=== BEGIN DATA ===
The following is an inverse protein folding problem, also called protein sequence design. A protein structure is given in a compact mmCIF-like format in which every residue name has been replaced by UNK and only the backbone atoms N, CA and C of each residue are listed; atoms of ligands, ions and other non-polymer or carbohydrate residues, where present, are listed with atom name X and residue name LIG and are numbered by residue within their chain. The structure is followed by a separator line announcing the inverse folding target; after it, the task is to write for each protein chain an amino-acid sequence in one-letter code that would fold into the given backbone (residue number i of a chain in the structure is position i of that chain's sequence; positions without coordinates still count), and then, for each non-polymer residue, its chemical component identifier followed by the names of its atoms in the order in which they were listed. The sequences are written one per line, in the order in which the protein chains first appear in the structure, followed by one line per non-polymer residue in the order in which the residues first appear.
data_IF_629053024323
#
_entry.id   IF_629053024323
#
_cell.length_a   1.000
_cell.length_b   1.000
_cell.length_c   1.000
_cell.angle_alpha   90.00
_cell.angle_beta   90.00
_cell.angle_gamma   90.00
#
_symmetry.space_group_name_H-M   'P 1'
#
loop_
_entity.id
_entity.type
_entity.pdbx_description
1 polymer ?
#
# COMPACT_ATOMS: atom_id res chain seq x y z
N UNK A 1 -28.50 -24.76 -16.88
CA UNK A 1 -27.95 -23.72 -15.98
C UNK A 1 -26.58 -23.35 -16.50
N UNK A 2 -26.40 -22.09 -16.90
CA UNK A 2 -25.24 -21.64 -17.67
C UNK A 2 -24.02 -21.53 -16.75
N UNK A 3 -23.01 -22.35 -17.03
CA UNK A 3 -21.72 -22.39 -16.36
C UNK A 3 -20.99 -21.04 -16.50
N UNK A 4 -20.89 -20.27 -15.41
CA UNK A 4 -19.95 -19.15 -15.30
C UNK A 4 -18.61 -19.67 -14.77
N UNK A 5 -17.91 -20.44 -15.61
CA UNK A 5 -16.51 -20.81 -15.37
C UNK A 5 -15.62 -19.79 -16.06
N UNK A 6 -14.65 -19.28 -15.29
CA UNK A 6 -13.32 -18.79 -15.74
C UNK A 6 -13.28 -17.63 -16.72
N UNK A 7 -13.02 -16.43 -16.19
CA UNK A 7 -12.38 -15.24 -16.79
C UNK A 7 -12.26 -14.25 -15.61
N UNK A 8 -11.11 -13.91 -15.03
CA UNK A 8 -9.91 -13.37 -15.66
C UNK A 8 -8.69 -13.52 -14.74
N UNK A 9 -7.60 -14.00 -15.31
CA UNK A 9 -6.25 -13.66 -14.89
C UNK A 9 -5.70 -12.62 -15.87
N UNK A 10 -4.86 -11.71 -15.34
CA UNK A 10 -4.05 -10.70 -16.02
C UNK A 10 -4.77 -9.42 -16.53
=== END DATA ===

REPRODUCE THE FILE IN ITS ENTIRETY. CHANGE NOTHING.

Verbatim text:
The following is an inverse protein folding problem, also called protein sequence design. A protein structure is given in a compact mmCIF-like format in which every residue name has been replaced by UNK and only the backbone atoms N, CA and C of each residue are listed; atoms of ligands, ions and other non-polymer or carbohydrate residues, where present, are listed with atom name X and residue name LIG and are numbered by residue within their chain. The structure is followed by a separator line announcing the inverse folding target; after it, the task is to write for each protein chain an amino-acid sequence in one-letter code that would fold into the given backbone (residue number i of a chain in the structure is position i of that chain's sequence; positions without coordinates still count), and then, for each non-polymer residue, its chemical component identifier followed by the names of its atoms in the order in which they were listed. The sequences are written one per line, in the order in which the protein chains first appear in the structure, followed by one line per non-polymer residue in the order in which the residues first appear.
data_IF_629053024323
#
_entry.id   IF_629053024323
#
_cell.length_a   1.000
_cell.length_b   1.000
_cell.length_c   1.000
_cell.angle_alpha   90.00
_cell.angle_beta   90.00
_cell.angle_gamma   90.00
#
_symmetry.space_group_name_H-M   'P 1'
#
loop_
_entity.id
_entity.type
_entity.pdbx_description
1 polymer ?
#
# COMPACT_ATOMS: atom_id res chain seq x y z
N UNK A 1 -28.50 -24.76 -16.88
CA UNK A 1 -27.95 -23.72 -15.98
C UNK A 1 -26.58 -23.35 -16.50
N UNK A 2 -26.40 -22.09 -16.90
CA UNK A 2 -25.24 -21.64 -17.67
C UNK A 2 -24.02 -21.53 -16.75
N UNK A 3 -23.01 -22.35 -17.03
CA UNK A 3 -21.72 -22.39 -16.36
C UNK A 3 -20.99 -21.04 -16.50
N UNK A 4 -20.89 -20.27 -15.41
CA UNK A 4 -19.95 -19.15 -15.30
C UNK A 4 -18.61 -19.67 -14.77
N UNK A 5 -17.91 -20.44 -15.61
CA UNK A 5 -16.51 -20.81 -15.37
C UNK A 5 -15.62 -19.79 -16.06
N UNK A 6 -14.65 -19.28 -15.29
CA UNK A 6 -13.32 -18.79 -15.74
C UNK A 6 -13.28 -17.63 -16.72
N UNK A 7 -13.02 -16.43 -16.19
CA UNK A 7 -12.38 -15.24 -16.79
C UNK A 7 -12.26 -14.25 -15.61
N UNK A 8 -11.11 -13.91 -15.03
CA UNK A 8 -9.91 -13.37 -15.66
C UNK A 8 -8.69 -13.52 -14.74
N UNK A 9 -7.60 -14.00 -15.31
CA UNK A 9 -6.25 -13.66 -14.89
C UNK A 9 -5.70 -12.62 -15.87
N UNK A 10 -4.86 -11.71 -15.34
CA UNK A 10 -4.05 -10.70 -16.02
C UNK A 10 -4.77 -9.42 -16.53